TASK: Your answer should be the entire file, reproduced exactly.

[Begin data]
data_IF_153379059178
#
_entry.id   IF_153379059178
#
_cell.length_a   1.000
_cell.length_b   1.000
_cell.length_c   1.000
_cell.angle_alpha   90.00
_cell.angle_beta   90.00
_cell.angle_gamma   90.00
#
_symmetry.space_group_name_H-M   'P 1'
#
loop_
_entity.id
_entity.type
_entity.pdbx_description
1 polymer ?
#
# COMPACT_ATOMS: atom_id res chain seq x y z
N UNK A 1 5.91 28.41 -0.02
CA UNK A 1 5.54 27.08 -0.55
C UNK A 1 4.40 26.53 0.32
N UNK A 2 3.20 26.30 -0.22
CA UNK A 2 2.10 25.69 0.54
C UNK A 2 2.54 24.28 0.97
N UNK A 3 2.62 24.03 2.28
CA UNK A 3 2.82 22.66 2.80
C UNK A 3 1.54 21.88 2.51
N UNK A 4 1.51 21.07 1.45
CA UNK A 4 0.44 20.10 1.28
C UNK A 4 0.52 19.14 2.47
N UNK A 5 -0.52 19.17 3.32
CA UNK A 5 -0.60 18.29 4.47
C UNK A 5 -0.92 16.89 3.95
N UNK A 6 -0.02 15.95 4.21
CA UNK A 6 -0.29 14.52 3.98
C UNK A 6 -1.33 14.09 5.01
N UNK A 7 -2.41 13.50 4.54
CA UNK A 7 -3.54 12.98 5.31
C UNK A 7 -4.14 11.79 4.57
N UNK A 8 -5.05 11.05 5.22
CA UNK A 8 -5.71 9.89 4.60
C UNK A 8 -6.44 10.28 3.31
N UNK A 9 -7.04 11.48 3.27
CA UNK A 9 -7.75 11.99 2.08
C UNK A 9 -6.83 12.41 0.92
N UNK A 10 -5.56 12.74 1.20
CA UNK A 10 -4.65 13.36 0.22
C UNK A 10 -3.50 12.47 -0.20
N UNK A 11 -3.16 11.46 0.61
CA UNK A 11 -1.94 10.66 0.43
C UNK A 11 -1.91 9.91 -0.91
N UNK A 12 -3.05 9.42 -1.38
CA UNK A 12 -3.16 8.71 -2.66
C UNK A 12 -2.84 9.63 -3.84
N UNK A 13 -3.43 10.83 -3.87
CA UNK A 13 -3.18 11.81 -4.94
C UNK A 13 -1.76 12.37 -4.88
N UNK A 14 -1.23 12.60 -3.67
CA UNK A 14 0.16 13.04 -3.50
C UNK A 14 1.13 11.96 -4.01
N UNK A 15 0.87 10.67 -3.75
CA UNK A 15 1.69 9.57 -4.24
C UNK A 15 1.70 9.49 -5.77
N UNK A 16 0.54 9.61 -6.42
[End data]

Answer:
data_IF_153379059178
#
_entry.id   IF_153379059178
#
_cell.length_a   1.000
_cell.length_b   1.000
_cell.length_c   1.000
_cell.angle_alpha   90.00
_cell.angle_beta   90.00
_cell.angle_gamma   90.00
#
_symmetry.space_group_name_H-M   'P 1'
#
loop_
_entity.id
_entity.type
_entity.pdbx_description
1 polymer ?
#
# COMPACT_ATOMS: atom_id res chain seq x y z
N UNK A 1 5.91 28.41 -0.02
CA UNK A 1 5.54 27.08 -0.55
C UNK A 1 4.40 26.53 0.32
N UNK A 2 3.20 26.30 -0.22
CA UNK A 2 2.10 25.69 0.54
C UNK A 2 2.54 24.28 0.97
N UNK A 3 2.62 24.03 2.28
CA UNK A 3 2.82 22.66 2.80
C UNK A 3 1.54 21.88 2.51
N UNK A 4 1.51 21.07 1.45
CA UNK A 4 0.44 20.10 1.28
C UNK A 4 0.52 19.14 2.47
N UNK A 5 -0.52 19.17 3.32
CA UNK A 5 -0.60 18.29 4.47
C UNK A 5 -0.92 16.89 3.95
N UNK A 6 -0.02 15.95 4.21
CA UNK A 6 -0.29 14.52 3.98
C UNK A 6 -1.33 14.09 5.01
N UNK A 7 -2.41 13.50 4.54
CA UNK A 7 -3.54 12.98 5.31
C UNK A 7 -4.14 11.79 4.57
N UNK A 8 -5.05 11.05 5.22
CA UNK A 8 -5.71 9.89 4.60
C UNK A 8 -6.44 10.28 3.31
N UNK A 9 -7.04 11.48 3.27
CA UNK A 9 -7.75 11.99 2.08
C UNK A 9 -6.83 12.41 0.92
N UNK A 10 -5.56 12.74 1.20
CA UNK A 10 -4.65 13.36 0.22
C UNK A 10 -3.50 12.47 -0.20
N UNK A 11 -3.16 11.46 0.61
CA UNK A 11 -1.94 10.66 0.43
C UNK A 11 -1.91 9.91 -0.91
N UNK A 12 -3.05 9.42 -1.38
CA UNK A 12 -3.16 8.71 -2.66
C UNK A 12 -2.84 9.63 -3.84
N UNK A 13 -3.43 10.83 -3.87
CA UNK A 13 -3.18 11.81 -4.94
C UNK A 13 -1.76 12.37 -4.88
N UNK A 14 -1.23 12.60 -3.67
CA UNK A 14 0.16 13.04 -3.50
C UNK A 14 1.13 11.96 -4.01
N UNK A 15 0.87 10.67 -3.75
CA UNK A 15 1.69 9.57 -4.24
C UNK A 15 1.70 9.49 -5.77
N UNK A 16 0.54 9.61 -6.42